Cody Ziglar and Paco Medina are closing the door on their two-art story in The Amazing Spider-Man #85 this week. Dialing things up is Doc Ock, who is taking the hurt to the Beyond Corp headquarters. To make matters worse, Spider-Man is on a date and is not on the premises. Questions abound, like what his endgame is, can Spider-Man save the day, and does Beyond really have talking sandwiches in a lab?
The answers you seek are in this issue, which opens with a rather funny sequence. Doc Ock continues to be well written as the story carries over from the last issue well. He’s looking for something and in this opening sequence, we visit a few labs, one of which has talking sandwiches. These labs help establish that Beyond Corp is messing around with biology in some freaky ways.
This issue also offers up some good confrontations involving Beyond Corp folks like Misty Knight and Colleen. Maxine gets a moment to show off her crazy attitude as well. Ziglar spreads the love around with the cast which has been a strength of the series.
Ben Reilly’s psychology comes into play in a big way, too. Set up in the last issue, Ben continues to suffer from imposter syndrome, which is further complicated by the continued evidence that Beyond Corp is using him for evil means. This series has ended up being a slower boil — a lot of the themes like Ben Reilly’s psychology have been used since the start — but there’s some clear development here.
For fans who might think Ben Reilly has been written a bit too similarly to Peter Parker, expect to be surprised with this issue. Ziglar has Ben go off with the violence. He’s a bit brutal, doesn’t hold back, and shows his anger as we’ve seen in years past.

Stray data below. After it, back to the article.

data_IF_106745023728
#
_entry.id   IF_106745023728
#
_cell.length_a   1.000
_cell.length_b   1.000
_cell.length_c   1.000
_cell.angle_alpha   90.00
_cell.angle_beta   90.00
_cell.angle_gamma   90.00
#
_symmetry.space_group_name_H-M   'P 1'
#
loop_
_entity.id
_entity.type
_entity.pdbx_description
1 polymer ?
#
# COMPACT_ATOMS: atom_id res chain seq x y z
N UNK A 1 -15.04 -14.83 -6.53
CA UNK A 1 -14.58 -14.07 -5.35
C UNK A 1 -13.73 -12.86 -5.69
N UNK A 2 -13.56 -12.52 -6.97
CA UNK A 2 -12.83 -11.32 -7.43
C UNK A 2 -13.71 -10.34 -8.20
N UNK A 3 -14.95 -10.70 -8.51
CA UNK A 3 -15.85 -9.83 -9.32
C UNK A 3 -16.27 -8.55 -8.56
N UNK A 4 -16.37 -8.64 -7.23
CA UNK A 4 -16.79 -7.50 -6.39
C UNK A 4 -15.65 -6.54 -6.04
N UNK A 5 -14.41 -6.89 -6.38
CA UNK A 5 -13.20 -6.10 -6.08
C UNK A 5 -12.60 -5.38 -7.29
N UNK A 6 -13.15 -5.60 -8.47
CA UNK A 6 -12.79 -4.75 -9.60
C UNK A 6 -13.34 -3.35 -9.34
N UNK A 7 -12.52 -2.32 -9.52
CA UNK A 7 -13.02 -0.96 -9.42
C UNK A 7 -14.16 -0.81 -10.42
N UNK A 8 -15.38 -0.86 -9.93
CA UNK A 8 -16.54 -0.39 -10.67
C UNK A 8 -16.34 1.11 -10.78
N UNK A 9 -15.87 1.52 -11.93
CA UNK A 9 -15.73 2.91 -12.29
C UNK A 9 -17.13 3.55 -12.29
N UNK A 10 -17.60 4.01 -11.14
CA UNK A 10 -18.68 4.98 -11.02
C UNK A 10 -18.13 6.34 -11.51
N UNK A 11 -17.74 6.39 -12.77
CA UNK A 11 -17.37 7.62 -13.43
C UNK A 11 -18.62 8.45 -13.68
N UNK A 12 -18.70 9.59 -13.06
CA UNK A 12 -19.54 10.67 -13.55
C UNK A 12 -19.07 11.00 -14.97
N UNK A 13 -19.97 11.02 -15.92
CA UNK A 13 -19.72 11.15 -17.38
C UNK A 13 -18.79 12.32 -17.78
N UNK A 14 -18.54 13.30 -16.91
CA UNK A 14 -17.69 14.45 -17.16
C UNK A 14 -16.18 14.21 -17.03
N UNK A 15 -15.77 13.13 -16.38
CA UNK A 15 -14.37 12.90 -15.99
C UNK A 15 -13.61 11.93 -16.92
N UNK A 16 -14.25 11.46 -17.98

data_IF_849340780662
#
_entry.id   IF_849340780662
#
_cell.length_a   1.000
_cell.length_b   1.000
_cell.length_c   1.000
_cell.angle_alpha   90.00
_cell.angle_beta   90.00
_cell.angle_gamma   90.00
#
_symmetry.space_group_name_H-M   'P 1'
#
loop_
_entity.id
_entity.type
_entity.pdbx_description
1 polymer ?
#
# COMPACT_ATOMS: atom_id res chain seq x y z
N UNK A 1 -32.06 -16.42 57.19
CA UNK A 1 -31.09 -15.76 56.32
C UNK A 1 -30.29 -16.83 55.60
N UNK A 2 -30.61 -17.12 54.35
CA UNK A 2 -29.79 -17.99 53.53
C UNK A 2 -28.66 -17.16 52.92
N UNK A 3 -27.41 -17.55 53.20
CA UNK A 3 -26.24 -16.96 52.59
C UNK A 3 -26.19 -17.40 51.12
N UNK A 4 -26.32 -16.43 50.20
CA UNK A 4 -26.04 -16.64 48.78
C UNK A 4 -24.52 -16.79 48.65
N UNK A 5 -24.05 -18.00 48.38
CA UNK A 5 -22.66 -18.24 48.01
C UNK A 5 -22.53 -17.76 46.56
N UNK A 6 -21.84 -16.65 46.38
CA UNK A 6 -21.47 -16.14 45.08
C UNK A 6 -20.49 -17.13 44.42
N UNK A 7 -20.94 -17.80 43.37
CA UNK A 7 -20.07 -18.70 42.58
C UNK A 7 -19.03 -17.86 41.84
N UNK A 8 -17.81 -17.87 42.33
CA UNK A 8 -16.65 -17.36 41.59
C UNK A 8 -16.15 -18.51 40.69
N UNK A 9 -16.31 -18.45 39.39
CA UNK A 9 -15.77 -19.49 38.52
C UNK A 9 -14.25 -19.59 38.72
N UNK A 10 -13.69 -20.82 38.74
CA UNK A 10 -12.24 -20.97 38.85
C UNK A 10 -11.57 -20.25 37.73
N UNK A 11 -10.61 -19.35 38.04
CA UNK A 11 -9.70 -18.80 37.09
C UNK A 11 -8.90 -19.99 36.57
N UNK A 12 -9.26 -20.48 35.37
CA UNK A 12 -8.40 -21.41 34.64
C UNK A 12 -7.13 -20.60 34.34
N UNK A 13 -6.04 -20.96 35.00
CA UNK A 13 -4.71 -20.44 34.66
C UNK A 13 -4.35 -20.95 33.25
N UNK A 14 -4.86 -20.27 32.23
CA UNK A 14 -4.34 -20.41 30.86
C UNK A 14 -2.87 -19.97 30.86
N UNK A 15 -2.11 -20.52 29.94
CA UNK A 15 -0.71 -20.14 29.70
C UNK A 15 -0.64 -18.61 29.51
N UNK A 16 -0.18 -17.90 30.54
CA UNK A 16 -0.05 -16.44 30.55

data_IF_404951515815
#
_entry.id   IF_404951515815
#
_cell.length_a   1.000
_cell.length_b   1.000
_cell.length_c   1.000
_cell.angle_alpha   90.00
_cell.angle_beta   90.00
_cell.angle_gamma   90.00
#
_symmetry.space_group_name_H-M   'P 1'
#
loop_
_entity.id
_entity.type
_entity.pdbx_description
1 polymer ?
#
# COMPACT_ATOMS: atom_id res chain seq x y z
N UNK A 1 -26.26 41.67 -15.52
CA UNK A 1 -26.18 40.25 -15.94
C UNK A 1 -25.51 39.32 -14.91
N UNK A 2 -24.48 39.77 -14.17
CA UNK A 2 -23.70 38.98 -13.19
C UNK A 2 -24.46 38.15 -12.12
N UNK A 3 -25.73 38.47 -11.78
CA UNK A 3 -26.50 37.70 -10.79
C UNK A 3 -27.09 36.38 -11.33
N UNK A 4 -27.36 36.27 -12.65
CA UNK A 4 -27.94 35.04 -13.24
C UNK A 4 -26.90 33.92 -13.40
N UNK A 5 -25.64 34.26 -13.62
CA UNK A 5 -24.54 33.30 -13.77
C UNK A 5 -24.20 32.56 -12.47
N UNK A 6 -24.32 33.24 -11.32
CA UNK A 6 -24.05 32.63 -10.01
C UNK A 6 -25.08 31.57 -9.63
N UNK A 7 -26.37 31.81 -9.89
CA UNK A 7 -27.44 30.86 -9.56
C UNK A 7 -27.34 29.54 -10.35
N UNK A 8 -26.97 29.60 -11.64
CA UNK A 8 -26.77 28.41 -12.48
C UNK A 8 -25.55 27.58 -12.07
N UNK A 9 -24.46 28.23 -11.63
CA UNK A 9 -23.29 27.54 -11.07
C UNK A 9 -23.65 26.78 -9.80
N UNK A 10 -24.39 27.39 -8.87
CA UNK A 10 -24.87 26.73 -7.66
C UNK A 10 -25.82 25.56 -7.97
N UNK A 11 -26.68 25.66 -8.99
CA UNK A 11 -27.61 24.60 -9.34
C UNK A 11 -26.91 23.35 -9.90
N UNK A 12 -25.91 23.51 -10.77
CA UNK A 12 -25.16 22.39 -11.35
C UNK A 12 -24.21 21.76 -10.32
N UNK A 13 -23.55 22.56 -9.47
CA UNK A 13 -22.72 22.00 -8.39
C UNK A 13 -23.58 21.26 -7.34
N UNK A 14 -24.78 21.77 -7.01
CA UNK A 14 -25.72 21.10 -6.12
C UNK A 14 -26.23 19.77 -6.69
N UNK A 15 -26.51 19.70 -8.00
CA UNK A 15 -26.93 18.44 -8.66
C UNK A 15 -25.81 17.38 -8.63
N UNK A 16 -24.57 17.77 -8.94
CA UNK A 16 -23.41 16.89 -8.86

If there was any evidence needed that a three-issue-a-month series is tough to pull off, just look at how many inkers are on this issue. Walden Wong, Wayne Faucher, Paco Medina, Andrew Hennessy, Victor Olazaba, and Orberto Poggi are all credited on inks with Medina on pencils. This issue doesn’t pack as much of a punch as the last issue, likely because it needed to scale back on details, but Medina’s fun energy is apparent on every page. All these inkers do well, and colors by Espen Grundetjern continue to be bright and hopeful as we have come to expect from Spider-Man.
Medina and Grundetjern really run the gamut as far as what is depicted, from city scenes to interior cubicle dialogue scenes. Doc Ock’s tentacles look particularly great when he makes his splashy entrance and others are moments of fear and joy that come off perfectly. Medina has a style that’s a bit more rounded, which gives the art a pop that suits a character like Spider-Man. Speaking of, there are some great Spidey reactions via his eyes that pull of various emotions well.
Props to Joe Caramagna on letters with some impressive sound effects throughout. A specific “YeeHaw” is well worth checking this book out for alone.
Judging by this and Superior Four, Marvel Comics is leaning towards Doc Ock leaning a touch more toward hero than villain, and this issue proves that. The Amazing Spider-Man #85 has good humor, good action, and the continued intrigue of Ben Reilly’s very shady Beyond Corp overlords. After this issue though, the real threat of self-doubt and imposter syndrome might unravel it all first.
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